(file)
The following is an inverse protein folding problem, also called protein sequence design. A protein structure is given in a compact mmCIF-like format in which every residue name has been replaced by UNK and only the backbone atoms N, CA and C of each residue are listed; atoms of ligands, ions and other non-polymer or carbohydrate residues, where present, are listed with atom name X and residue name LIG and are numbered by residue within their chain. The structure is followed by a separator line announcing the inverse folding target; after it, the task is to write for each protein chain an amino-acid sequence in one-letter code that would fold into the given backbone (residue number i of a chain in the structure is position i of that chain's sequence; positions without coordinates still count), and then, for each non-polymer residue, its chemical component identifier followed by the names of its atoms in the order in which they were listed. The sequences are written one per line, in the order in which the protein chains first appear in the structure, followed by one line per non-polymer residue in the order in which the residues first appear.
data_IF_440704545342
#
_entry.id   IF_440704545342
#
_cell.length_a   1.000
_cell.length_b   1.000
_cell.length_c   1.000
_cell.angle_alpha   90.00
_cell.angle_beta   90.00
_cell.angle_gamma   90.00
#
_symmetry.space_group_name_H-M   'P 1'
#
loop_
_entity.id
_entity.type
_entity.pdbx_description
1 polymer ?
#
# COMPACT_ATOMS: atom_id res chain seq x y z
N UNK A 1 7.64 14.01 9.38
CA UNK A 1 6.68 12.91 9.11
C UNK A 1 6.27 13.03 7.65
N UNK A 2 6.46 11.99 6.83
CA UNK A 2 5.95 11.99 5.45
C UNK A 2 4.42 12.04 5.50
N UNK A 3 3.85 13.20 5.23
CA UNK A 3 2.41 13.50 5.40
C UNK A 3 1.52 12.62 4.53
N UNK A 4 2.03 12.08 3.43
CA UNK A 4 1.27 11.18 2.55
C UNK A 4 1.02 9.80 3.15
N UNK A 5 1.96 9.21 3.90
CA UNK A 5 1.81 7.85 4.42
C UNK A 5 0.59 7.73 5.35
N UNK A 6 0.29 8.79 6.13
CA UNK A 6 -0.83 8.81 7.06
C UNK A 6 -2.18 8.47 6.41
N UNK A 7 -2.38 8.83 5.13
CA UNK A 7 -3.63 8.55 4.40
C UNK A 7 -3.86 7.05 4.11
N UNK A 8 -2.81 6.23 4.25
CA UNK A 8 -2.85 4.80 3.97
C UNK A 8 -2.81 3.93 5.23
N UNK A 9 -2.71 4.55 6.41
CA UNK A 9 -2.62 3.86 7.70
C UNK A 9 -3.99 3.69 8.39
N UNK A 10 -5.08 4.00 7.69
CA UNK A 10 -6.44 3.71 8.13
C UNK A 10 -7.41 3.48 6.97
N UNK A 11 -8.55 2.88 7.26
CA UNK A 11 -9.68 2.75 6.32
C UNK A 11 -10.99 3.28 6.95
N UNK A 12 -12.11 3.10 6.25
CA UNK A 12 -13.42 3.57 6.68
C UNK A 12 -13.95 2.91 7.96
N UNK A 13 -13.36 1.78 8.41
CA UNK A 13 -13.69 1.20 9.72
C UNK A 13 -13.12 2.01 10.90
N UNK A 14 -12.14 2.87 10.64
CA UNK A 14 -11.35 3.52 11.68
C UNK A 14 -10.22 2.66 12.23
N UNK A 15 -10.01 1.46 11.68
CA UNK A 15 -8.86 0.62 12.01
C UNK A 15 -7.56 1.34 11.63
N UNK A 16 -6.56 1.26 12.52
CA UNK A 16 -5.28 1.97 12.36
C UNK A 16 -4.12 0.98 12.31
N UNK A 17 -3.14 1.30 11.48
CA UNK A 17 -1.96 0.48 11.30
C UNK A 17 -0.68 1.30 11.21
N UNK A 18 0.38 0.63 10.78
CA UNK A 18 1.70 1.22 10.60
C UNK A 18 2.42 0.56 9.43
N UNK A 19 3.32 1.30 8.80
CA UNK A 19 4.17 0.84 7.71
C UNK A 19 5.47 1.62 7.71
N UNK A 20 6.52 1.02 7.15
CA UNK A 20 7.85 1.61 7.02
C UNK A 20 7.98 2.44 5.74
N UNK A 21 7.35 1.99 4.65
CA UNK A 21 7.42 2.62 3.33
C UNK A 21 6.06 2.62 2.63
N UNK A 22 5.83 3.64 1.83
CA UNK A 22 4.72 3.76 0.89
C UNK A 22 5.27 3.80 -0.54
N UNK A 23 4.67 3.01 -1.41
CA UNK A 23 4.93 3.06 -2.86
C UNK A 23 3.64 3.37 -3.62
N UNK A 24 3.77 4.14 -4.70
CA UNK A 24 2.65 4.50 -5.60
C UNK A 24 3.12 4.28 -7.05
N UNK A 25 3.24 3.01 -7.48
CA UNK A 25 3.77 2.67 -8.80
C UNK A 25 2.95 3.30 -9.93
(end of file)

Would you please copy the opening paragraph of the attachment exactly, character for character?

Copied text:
The following is an inverse protein folding problem, also called protein sequence design. A protein structure is given in a compact mmCIF-like format in which every residue name has been replaced by UNK and only the backbone atoms N, CA and C of each residue are listed; atoms of ligands, ions and other non-polymer or carbohydrate residues, where present, are listed with atom name X and residue name LIG and are numbered by residue within their chain. The structure is followed by a separator line announcing the inverse folding target; after it, the task is to write for each protein chain an amino-acid sequence in one-letter code that would fold into the given backbone (residue number i of a chain in the structure is position i of that chain's sequence; positions without coordinates still count), and then, for each non-polymer residue, its chemical component identifier followed by the names of its atoms in the order in which they were listed. The sequences are written one per line, in the order in which the protein chains first appear in the structure, followed by one line per non-polymer residue in the order in which the residues first appear.